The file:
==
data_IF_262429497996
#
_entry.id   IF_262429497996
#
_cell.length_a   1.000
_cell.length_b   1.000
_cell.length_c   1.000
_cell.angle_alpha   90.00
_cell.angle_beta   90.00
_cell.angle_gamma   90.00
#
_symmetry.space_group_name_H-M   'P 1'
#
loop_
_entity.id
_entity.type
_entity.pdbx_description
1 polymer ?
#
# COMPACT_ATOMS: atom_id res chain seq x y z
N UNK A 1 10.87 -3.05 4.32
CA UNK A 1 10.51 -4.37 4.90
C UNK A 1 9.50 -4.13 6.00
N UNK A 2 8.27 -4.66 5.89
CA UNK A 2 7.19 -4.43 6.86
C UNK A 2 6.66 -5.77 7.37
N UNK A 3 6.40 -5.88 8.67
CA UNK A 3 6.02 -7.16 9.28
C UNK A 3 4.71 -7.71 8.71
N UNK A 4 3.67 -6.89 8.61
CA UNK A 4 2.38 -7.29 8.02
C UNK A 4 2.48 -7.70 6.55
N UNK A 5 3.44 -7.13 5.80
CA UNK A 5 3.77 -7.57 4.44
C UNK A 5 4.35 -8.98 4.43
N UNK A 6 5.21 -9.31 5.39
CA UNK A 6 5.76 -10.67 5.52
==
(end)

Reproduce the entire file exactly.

data_IF_262429497996
#
_entry.id   IF_262429497996
#
_cell.length_a   1.000
_cell.length_b   1.000
_cell.length_c   1.000
_cell.angle_alpha   90.00
_cell.angle_beta   90.00
_cell.angle_gamma   90.00
#
_symmetry.space_group_name_H-M   'P 1'
#
loop_
_entity.id
_entity.type
_entity.pdbx_description
1 polymer ?
#
# COMPACT_ATOMS: atom_id res chain seq x y z
N UNK A 1 10.87 -3.05 4.32
CA UNK A 1 10.51 -4.37 4.90
C UNK A 1 9.50 -4.13 6.00
N UNK A 2 8.27 -4.66 5.89
CA UNK A 2 7.19 -4.43 6.86
C UNK A 2 6.66 -5.77 7.37
N UNK A 3 6.40 -5.88 8.67
CA UNK A 3 6.02 -7.16 9.28
C UNK A 3 4.71 -7.71 8.71
N UNK A 4 3.67 -6.89 8.61
CA UNK A 4 2.38 -7.29 8.02
C UNK A 4 2.48 -7.70 6.55
N UNK A 5 3.44 -7.13 5.80
CA UNK A 5 3.77 -7.57 4.44
C UNK A 5 4.35 -8.98 4.43
N UNK A 6 5.21 -9.31 5.39
CA UNK A 6 5.76 -10.67 5.52